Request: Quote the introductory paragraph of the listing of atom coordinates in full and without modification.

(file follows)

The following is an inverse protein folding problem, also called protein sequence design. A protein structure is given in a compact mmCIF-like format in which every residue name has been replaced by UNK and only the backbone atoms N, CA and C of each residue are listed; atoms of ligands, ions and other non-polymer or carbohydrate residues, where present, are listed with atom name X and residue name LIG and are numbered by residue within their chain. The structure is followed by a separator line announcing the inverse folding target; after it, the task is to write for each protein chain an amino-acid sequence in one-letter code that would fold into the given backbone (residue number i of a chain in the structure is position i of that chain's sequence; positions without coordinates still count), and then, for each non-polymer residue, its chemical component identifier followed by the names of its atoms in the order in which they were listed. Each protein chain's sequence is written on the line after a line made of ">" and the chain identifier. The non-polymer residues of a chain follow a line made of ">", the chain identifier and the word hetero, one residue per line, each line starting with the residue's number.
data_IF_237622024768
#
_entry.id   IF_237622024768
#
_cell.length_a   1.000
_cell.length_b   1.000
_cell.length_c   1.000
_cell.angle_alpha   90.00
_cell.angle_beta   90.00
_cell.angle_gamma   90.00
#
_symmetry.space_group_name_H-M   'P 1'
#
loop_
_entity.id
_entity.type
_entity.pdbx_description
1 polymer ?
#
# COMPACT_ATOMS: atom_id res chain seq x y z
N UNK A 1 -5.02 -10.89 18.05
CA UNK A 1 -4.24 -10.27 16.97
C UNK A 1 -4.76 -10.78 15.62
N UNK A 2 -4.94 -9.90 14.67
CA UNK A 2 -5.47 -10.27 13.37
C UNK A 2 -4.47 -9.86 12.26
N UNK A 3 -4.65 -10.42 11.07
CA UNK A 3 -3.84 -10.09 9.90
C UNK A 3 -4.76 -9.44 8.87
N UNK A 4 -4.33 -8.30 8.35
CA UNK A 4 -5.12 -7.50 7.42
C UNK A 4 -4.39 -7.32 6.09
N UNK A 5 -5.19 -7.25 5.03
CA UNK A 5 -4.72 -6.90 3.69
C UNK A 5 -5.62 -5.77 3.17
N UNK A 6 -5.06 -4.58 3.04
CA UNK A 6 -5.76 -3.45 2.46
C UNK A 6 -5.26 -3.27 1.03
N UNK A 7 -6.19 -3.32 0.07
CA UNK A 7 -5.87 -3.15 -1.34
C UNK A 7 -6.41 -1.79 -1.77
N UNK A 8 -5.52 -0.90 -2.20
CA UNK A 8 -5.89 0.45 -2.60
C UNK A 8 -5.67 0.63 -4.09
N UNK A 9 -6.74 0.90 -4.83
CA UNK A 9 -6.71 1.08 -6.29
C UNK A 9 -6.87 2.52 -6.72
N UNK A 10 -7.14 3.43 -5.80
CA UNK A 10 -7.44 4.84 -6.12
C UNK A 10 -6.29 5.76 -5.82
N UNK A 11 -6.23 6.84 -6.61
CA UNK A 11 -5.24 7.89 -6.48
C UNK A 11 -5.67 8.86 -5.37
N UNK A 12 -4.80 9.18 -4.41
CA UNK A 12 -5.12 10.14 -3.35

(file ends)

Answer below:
The following is an inverse protein folding problem, also called protein sequence design. A protein structure is given in a compact mmCIF-like format in which every residue name has been replaced by UNK and only the backbone atoms N, CA and C of each residue are listed; atoms of ligands, ions and other non-polymer or carbohydrate residues, where present, are listed with atom name X and residue name LIG and are numbered by residue within their chain. The structure is followed by a separator line announcing the inverse folding target; after it, the task is to write for each protein chain an amino-acid sequence in one-letter code that would fold into the given backbone (residue number i of a chain in the structure is position i of that chain's sequence; positions without coordinates still count), and then, for each non-polymer residue, its chemical component identifier followed by the names of its atoms in the order in which they were listed. Each protein chain's sequence is written on the line after a line made of ">" and the chain identifier. The non-polymer residues of a chain follow a line made of ">", the chain identifier and the word hetero, one residue per line, each line starting with the residue's number.